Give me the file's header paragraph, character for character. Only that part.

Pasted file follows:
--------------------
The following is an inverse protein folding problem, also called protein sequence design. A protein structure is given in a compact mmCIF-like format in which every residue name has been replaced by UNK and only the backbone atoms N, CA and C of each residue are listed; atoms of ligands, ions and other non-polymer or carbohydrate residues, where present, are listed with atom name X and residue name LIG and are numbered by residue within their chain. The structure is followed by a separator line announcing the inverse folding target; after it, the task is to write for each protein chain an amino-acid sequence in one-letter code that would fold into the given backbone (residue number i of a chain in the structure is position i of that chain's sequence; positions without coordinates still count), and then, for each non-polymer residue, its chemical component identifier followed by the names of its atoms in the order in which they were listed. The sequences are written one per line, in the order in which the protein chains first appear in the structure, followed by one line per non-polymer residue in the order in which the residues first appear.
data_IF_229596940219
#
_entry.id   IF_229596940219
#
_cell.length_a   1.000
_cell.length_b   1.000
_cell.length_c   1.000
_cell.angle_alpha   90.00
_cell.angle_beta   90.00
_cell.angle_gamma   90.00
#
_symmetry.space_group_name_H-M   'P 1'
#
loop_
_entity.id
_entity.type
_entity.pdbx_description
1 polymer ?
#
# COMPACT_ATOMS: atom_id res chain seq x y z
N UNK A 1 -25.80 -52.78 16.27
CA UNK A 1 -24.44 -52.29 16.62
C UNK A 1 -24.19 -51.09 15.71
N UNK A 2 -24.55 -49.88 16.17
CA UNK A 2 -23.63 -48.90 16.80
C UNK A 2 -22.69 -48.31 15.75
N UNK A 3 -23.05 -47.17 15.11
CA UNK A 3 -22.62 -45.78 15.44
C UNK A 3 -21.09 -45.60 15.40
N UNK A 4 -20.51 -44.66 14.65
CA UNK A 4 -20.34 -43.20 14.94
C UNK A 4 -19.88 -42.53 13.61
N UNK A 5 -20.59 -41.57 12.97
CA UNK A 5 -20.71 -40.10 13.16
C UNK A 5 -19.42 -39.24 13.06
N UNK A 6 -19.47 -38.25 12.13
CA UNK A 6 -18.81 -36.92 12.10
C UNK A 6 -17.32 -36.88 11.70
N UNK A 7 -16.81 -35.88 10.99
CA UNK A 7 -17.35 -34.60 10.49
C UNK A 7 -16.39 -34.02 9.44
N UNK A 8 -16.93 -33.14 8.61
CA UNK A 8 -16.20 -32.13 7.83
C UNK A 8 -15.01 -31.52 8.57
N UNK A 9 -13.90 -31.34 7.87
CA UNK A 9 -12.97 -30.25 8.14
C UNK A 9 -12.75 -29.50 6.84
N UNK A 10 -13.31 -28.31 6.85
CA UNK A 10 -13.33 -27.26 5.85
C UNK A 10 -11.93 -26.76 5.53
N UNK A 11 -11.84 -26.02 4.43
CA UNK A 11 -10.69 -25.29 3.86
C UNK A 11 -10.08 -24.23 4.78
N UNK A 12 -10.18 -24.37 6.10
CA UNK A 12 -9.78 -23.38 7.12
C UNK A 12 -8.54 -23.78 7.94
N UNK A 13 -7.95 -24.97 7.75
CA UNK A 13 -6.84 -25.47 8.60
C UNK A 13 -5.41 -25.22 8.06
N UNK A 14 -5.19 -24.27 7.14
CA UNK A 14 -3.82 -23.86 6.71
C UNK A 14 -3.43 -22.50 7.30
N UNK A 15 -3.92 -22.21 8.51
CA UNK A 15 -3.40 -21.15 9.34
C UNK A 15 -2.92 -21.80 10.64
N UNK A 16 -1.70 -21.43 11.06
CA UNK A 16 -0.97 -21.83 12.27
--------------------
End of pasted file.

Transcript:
The following is an inverse protein folding problem, also called protein sequence design. A protein structure is given in a compact mmCIF-like format in which every residue name has been replaced by UNK and only the backbone atoms N, CA and C of each residue are listed; atoms of ligands, ions and other non-polymer or carbohydrate residues, where present, are listed with atom name X and residue name LIG and are numbered by residue within their chain. The structure is followed by a separator line announcing the inverse folding target; after it, the task is to write for each protein chain an amino-acid sequence in one-letter code that would fold into the given backbone (residue number i of a chain in the structure is position i of that chain's sequence; positions without coordinates still count), and then, for each non-polymer residue, its chemical component identifier followed by the names of its atoms in the order in which they were listed. The sequences are written one per line, in the order in which the protein chains first appear in the structure, followed by one line per non-polymer residue in the order in which the residues first appear.